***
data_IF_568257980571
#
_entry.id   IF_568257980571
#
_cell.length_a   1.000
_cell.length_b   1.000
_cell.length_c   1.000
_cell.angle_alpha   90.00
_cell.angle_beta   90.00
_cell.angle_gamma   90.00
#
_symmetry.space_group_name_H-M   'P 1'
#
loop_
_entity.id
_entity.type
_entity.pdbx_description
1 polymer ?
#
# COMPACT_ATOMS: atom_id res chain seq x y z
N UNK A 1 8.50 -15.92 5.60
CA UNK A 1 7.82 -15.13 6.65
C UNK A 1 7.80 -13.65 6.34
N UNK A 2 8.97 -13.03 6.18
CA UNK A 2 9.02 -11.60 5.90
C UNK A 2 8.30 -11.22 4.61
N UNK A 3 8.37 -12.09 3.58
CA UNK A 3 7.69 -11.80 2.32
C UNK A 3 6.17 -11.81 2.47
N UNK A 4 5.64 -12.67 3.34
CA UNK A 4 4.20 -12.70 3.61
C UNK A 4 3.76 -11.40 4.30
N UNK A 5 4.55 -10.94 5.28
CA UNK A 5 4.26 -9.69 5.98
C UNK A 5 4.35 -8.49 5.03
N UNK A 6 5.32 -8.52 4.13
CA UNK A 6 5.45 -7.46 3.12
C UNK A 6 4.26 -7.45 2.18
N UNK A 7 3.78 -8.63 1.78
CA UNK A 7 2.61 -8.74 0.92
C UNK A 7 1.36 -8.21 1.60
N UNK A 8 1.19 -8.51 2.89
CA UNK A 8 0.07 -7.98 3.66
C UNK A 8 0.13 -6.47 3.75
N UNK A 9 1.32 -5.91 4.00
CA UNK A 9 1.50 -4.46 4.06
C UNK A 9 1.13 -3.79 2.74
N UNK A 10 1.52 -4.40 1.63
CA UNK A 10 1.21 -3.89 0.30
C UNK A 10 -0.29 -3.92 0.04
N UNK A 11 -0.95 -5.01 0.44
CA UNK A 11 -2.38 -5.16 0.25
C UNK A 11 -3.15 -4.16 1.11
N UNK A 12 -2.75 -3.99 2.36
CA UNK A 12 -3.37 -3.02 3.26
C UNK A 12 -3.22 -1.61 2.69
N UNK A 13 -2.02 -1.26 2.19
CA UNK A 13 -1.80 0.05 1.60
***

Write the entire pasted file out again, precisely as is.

data_IF_568257980571
#
_entry.id   IF_568257980571
#
_cell.length_a   1.000
_cell.length_b   1.000
_cell.length_c   1.000
_cell.angle_alpha   90.00
_cell.angle_beta   90.00
_cell.angle_gamma   90.00
#
_symmetry.space_group_name_H-M   'P 1'
#
loop_
_entity.id
_entity.type
_entity.pdbx_description
1 polymer ?
#
# COMPACT_ATOMS: atom_id res chain seq x y z
N UNK A 1 8.50 -15.92 5.60
CA UNK A 1 7.82 -15.13 6.65
C UNK A 1 7.80 -13.65 6.34
N UNK A 2 8.97 -13.03 6.18
CA UNK A 2 9.02 -11.60 5.90
C UNK A 2 8.30 -11.22 4.61
N UNK A 3 8.37 -12.09 3.58
CA UNK A 3 7.69 -11.80 2.32
C UNK A 3 6.17 -11.81 2.47
N UNK A 4 5.64 -12.67 3.34
CA UNK A 4 4.20 -12.70 3.61
C UNK A 4 3.76 -11.40 4.30
N UNK A 5 4.55 -10.94 5.28
CA UNK A 5 4.26 -9.69 5.98
C UNK A 5 4.35 -8.49 5.03
N UNK A 6 5.32 -8.52 4.13
CA UNK A 6 5.45 -7.46 3.12
C UNK A 6 4.26 -7.45 2.18
N UNK A 7 3.78 -8.63 1.78
CA UNK A 7 2.61 -8.74 0.92
C UNK A 7 1.36 -8.21 1.60
N UNK A 8 1.19 -8.51 2.89
CA UNK A 8 0.07 -7.98 3.66
C UNK A 8 0.13 -6.47 3.75
N UNK A 9 1.32 -5.91 4.00
CA UNK A 9 1.50 -4.46 4.06
C UNK A 9 1.13 -3.79 2.74
N UNK A 10 1.52 -4.40 1.63
CA UNK A 10 1.21 -3.89 0.30
C UNK A 10 -0.29 -3.92 0.04
N UNK A 11 -0.95 -5.01 0.44
CA UNK A 11 -2.38 -5.16 0.25
C UNK A 11 -3.15 -4.16 1.11
N UNK A 12 -2.75 -3.99 2.36
CA UNK A 12 -3.37 -3.02 3.26
C UNK A 12 -3.22 -1.61 2.69
N UNK A 13 -2.02 -1.26 2.19
CA UNK A 13 -1.80 0.05 1.60